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Bone Tomahawk; a simple story well executed. The film combines gripping direction, a sparse and grounded use of violence, strong characters, and brilliant performances to concoct its own distinct style of slow boiled western horror.
Staggering into town, a hapless brigand brings the wraith of a savage troglodyte tribe down on the inhabitants of Bright Hope. Having abducted two members of the backwater town and the hapless criminal, a sheriff, deputy, cowboy, and husband of the abducted set out to bring back their own and revenge themselves on the predatory barbarians.
Director S. Craig Zahler doesn’t rush his story, allowing the characters to unfold in their own good time. Bright Hope is populated by superbly realised secondary personalities (a drunken piano-man, the outspoken wife of the mayor) and these characters, while superfluous to the plot, establish the weight of civilisation, the richness of individuality which can grow there, and the emotional grounding of the film. The relationship between husband and wife, played by Patrick Wilson and Lili Simmons, is central to this, and Zahler lingers on scenes between the two, explicitly presenting the strength of their love and commitment so that the motives for the rescue, in particular for Arthur the injured husband, are apparently natural to the audience. We’re dealing with a town full of well realised characters who care for and about each other and the plot, as the best ones usually are, is driven by these characters.
The films ticks along like a well-tended time piece with a quiet and steady intensity making excellent use of muted violence and gore that is gnarly but mesmerising. Bodily gore subtly permeates throughout, from the rough opening shot of a throat being hewn open to the ever present phantom of infection that festers in Arthurs injured leg. Further full frontal savagery is included to great effect later on in the film. Building the frontier world outside of Bright Hope, the four horsemen are under constant threat not just from the savage tribe they’re trailing but from marauding Mexican bandits and the harsh conditions of the untamed American west. Again Zahler shows his strength in helping to make the world of the film feel far larger outside of the story we’re being presented. The cowboys here are skittish, not cocksure, and apart from a quick draw, a level head is shown to be the most useful tool in combating the keen jeopardy which lurks in the darkness beyond the light of the campfire.
Within the central journey of the film Kurt Russell, Patrick Wilson, Matthew Fox and Richard Jenkins all come into their own exhibiting their keen acting abilities. Fox is of note playing his slick sharpshooter as reserved, cool, and coy but undoubtedly Jenkins is the scene stealing best bringing a sense of warmth and humour to the somewhat bleak prospects of the riders through his brilliant comedic sensibility. While never ridding the film entirely of the menaces which lurk beyond shot, Zahler makes great use of western genre tropes to help viewers feel the familiar leather of the saddle under them as they journey towards the savage Indians and this is no doubt spurred on by the strength of performances from the four leading actors. Yee-haw. Once arrived at the destination, however, the film takes a horrific and terrifying turn.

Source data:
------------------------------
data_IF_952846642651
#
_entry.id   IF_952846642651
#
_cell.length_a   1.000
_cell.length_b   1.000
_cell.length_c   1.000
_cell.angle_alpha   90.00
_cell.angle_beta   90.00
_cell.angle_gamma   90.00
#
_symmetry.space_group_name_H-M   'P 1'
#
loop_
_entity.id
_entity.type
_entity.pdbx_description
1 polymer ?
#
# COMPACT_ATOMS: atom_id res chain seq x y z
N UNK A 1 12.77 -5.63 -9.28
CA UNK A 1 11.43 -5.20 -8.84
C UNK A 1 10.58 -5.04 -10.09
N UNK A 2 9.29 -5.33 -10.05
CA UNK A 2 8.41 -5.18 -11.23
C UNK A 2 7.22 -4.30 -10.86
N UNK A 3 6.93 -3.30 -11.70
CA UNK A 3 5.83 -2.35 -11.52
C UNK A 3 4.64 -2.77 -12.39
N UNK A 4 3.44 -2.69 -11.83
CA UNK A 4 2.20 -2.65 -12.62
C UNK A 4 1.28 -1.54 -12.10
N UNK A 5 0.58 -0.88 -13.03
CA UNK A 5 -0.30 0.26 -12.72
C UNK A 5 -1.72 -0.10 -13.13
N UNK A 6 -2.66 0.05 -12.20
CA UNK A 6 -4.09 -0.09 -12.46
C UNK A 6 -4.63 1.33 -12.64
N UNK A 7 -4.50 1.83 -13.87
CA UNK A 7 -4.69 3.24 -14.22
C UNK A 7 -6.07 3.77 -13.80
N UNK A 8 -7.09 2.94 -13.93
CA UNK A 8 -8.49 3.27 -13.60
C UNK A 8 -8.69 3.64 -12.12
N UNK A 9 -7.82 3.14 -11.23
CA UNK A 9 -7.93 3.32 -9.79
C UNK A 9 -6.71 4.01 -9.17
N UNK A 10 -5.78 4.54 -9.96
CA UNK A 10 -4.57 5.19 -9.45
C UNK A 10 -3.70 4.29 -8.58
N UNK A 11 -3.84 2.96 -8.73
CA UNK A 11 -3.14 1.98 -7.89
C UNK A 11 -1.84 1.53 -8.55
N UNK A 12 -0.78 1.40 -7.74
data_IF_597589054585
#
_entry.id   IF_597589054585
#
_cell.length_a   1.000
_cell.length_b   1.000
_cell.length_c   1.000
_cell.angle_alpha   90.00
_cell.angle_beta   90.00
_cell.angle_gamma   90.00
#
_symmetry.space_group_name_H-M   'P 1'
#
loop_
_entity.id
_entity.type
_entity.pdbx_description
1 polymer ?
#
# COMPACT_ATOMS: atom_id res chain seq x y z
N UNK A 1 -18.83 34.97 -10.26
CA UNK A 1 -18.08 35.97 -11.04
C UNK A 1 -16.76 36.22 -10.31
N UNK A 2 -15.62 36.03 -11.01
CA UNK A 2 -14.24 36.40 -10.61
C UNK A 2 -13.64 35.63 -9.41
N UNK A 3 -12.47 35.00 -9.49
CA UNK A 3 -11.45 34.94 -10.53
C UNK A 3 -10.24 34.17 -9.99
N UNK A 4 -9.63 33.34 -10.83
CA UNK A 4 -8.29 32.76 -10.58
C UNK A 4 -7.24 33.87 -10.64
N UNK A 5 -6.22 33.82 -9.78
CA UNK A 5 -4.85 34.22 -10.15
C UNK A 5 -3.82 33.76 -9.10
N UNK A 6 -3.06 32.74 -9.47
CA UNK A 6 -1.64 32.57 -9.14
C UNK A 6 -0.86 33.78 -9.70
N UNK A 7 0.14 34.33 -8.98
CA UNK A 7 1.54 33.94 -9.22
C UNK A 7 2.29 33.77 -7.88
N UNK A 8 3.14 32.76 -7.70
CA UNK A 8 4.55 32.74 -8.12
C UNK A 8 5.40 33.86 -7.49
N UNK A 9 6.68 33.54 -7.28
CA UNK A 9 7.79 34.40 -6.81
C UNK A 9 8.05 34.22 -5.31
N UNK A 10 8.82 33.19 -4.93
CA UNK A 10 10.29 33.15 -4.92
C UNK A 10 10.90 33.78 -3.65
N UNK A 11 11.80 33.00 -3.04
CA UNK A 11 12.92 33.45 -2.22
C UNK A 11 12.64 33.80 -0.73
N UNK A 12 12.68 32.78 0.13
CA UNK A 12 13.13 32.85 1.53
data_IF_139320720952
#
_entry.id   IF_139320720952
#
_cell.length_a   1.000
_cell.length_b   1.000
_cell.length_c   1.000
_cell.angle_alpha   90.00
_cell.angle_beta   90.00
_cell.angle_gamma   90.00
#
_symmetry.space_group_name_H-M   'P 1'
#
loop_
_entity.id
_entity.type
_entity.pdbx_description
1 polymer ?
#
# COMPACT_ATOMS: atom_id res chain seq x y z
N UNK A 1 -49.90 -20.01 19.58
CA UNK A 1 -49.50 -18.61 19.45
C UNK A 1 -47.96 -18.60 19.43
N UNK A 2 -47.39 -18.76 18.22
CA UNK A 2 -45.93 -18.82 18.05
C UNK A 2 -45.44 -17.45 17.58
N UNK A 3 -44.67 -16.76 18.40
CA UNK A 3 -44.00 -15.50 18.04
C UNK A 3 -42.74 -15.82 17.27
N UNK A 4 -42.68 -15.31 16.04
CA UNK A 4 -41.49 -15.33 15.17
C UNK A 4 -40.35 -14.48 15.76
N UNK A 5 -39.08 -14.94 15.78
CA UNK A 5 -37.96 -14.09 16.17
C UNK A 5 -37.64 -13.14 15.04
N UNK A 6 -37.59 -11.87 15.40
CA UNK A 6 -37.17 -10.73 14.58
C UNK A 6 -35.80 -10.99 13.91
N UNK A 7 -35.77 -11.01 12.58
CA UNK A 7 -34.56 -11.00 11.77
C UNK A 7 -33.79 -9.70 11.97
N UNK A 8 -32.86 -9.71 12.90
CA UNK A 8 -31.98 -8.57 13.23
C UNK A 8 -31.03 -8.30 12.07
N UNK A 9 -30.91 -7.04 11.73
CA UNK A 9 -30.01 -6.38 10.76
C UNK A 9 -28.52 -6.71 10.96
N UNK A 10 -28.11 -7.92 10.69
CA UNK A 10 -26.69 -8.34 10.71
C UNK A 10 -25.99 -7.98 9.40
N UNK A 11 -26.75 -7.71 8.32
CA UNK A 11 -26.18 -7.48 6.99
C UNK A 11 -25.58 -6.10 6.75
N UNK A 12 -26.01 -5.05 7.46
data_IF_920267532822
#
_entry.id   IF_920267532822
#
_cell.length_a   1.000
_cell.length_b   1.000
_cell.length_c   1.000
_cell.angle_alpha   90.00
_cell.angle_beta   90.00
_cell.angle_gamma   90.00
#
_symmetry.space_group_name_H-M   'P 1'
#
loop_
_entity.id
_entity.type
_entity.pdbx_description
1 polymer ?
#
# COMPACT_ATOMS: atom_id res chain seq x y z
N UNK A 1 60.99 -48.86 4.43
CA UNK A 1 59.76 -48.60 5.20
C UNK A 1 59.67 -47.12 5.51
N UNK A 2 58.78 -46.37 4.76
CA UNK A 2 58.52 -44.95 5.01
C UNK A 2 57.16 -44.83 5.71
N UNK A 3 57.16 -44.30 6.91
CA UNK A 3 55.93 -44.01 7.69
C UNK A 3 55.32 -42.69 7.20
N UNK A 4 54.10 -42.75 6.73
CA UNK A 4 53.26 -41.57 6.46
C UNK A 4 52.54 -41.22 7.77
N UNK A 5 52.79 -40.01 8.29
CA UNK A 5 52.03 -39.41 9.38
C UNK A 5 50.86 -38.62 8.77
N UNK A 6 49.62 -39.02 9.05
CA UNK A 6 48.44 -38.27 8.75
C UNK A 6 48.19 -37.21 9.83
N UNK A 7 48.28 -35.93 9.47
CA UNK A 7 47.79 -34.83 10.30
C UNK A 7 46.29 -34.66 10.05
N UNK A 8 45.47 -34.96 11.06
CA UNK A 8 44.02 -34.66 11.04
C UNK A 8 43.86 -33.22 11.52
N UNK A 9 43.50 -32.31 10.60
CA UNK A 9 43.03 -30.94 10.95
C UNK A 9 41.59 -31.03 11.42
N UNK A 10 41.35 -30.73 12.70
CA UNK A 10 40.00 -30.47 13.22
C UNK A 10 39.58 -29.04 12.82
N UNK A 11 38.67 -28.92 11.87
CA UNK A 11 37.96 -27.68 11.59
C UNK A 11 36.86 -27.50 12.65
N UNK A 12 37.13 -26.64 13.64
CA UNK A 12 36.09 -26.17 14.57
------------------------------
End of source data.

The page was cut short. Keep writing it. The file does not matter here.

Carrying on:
Undoubtedly the films climax is the most violent, gory, and horror influenced portion of the film and thanks to keen and strong direction and the strength of the script it doesn’t disappoint or feel tonally unfamiliar. I’d say that some of the best dialogue of the film comes towards the conclusion while the true mettle of some of the characters is also revealed.
Interestingly enough, within the film, the importance of the graveyard to both the frontiersman and the Native American helps to create a tacit rationality for the savagery which ensues as a result of its defilement. At no point are you supposed to be, or do you ever, root for the Indians but it illustrates a sensitivity to the subject matter and also shows a particular strength of genre fiction, in this case horror films, to seamlessly lay a commentary silently into the events of the film. In the case of Bone Tomahawk the representation of the monstrous can tell us about what we value as acceptable behaviour in our society and what is acceptable within the film industry. The Indians are desperately violent cannibals, which isn’t anything new in terms of their negative and one dimensional representation within film, but interestingly they’re also entirely speechless in this particular iteration. While a Native American character does qualify the existence and location of the savage tribe there is no voice within that tribe, in a similar manner as to how there are few if any Native American voices within the cinematic western cannon, to speak on behalf of themselves. With The Revenant, which features Native American characters, well and truly geared up to clean house at the most prestigious awards ceremony of the industry, this representation of Native Americans on screen is indeed food for thought.
For the cinephile and genre junkie alike, Bone Tomahawk is a gripping ride into the savage side of the wild wild West.
Bone Tomahawk is in cinemas on Friday February 19th. Check out the trailer below.
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